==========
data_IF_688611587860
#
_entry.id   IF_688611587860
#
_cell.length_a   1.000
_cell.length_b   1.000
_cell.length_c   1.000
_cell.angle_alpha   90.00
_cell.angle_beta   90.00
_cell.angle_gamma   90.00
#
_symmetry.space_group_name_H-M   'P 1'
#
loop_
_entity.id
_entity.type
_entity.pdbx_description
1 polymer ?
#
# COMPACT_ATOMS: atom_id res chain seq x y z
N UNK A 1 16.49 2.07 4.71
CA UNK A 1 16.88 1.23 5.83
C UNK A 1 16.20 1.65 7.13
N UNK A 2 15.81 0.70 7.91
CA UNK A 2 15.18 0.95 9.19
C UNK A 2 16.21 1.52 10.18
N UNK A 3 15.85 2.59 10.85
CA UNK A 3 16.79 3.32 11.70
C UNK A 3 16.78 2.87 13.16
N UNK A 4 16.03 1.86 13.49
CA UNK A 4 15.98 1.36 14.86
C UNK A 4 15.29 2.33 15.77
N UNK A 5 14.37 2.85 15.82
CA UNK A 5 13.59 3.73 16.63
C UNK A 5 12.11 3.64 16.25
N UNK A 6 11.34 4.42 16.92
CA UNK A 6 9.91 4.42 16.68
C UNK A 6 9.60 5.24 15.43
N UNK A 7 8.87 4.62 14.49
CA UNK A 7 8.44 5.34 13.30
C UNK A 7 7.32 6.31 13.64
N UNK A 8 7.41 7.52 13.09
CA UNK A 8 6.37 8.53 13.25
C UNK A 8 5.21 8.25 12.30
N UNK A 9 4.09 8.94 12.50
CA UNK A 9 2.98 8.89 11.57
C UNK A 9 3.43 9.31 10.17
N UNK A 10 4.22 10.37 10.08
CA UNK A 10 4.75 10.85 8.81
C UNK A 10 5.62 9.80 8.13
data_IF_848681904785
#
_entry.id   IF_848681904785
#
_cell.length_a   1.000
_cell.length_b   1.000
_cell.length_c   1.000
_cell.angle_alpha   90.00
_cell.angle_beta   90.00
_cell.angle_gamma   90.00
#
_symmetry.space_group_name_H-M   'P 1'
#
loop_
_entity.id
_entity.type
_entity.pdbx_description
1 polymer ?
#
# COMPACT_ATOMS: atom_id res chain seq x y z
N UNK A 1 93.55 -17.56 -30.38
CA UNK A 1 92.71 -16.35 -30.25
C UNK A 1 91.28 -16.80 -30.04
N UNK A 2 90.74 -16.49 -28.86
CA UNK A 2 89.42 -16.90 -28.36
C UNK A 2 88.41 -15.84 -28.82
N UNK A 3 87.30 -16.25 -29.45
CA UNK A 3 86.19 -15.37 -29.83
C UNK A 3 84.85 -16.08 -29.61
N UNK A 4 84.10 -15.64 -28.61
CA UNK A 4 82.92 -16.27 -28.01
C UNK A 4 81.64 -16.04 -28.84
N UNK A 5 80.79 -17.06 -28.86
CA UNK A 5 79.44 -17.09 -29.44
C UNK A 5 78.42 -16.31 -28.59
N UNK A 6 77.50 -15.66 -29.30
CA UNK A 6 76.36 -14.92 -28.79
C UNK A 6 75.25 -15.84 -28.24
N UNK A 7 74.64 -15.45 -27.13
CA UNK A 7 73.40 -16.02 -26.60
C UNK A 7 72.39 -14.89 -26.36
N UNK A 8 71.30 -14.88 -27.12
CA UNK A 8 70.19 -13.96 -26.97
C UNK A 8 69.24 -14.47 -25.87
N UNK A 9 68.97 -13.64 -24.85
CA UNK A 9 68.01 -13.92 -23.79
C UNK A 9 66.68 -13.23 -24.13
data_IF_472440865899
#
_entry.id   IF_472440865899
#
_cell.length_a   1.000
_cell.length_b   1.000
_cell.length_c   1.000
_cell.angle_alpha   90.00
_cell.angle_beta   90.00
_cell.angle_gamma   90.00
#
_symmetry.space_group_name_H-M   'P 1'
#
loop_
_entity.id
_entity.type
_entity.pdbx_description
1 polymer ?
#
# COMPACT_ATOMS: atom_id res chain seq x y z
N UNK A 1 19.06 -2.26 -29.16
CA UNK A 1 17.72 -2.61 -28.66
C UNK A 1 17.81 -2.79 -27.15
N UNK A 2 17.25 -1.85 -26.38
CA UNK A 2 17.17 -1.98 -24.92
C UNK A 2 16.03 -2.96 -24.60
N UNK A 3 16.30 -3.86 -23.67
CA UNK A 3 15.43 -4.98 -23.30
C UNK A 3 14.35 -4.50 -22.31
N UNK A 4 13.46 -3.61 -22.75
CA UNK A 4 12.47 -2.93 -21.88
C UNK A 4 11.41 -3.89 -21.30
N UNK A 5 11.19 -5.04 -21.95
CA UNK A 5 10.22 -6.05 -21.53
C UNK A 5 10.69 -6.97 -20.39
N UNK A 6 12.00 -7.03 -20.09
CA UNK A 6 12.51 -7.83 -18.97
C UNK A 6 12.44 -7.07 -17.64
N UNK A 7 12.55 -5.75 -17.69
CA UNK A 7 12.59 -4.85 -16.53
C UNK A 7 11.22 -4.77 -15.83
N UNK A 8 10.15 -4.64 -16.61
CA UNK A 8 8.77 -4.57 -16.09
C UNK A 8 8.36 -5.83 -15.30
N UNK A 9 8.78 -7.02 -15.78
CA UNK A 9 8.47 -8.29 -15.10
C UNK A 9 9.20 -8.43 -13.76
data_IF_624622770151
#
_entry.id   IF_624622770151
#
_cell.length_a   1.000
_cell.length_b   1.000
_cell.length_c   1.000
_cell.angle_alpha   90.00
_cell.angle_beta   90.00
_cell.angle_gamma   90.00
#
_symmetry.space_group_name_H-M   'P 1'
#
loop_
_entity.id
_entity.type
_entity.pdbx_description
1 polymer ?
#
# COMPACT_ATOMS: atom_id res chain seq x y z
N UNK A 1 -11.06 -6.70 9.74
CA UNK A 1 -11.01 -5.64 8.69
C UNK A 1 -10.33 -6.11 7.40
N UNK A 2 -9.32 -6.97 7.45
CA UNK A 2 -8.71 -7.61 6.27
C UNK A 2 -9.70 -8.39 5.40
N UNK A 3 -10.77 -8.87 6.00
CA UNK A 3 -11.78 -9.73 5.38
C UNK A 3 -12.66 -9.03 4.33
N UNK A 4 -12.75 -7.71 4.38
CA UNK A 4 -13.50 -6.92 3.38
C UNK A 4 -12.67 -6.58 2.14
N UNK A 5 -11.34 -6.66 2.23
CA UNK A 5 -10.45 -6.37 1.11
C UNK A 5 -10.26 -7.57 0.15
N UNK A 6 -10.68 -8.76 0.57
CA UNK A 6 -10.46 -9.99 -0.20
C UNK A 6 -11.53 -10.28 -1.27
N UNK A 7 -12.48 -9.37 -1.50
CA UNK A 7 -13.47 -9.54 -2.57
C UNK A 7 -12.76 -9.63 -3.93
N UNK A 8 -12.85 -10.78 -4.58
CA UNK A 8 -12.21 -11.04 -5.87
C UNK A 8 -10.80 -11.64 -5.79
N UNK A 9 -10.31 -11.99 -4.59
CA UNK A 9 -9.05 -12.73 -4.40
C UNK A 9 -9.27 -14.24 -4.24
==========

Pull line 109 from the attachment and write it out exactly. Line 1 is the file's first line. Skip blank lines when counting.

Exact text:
_symmetry.space_group_name_H-M   'P 1'